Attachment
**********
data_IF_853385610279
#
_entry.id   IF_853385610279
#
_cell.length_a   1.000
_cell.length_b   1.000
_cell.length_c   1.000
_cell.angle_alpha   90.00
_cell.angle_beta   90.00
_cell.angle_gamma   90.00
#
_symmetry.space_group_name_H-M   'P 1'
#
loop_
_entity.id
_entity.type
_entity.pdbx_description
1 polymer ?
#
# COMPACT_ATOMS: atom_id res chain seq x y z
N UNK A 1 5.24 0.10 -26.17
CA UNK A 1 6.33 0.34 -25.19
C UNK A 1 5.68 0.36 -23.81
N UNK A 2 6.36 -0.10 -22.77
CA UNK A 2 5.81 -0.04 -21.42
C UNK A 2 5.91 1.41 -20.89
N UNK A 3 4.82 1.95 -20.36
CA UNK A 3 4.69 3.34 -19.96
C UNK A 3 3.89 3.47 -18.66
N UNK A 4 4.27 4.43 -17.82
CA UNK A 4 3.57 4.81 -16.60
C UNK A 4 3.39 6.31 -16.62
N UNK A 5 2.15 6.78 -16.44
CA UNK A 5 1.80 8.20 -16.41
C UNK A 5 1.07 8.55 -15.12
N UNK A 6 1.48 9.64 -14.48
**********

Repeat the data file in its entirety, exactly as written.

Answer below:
data_IF_853385610279
#
_entry.id   IF_853385610279
#
_cell.length_a   1.000
_cell.length_b   1.000
_cell.length_c   1.000
_cell.angle_alpha   90.00
_cell.angle_beta   90.00
_cell.angle_gamma   90.00
#
_symmetry.space_group_name_H-M   'P 1'
#
loop_
_entity.id
_entity.type
_entity.pdbx_description
1 polymer ?
#
# COMPACT_ATOMS: atom_id res chain seq x y z
N UNK A 1 5.24 0.10 -26.17
CA UNK A 1 6.33 0.34 -25.19
C UNK A 1 5.68 0.36 -23.81
N UNK A 2 6.36 -0.10 -22.77
CA UNK A 2 5.81 -0.04 -21.42
C UNK A 2 5.91 1.41 -20.89
N UNK A 3 4.82 1.95 -20.36
CA UNK A 3 4.69 3.34 -19.96
C UNK A 3 3.89 3.47 -18.66
N UNK A 4 4.27 4.43 -17.82
CA UNK A 4 3.57 4.81 -16.60
C UNK A 4 3.39 6.31 -16.62
N UNK A 5 2.15 6.78 -16.44
CA UNK A 5 1.80 8.20 -16.41
C UNK A 5 1.07 8.55 -15.12
N UNK A 6 1.48 9.64 -14.48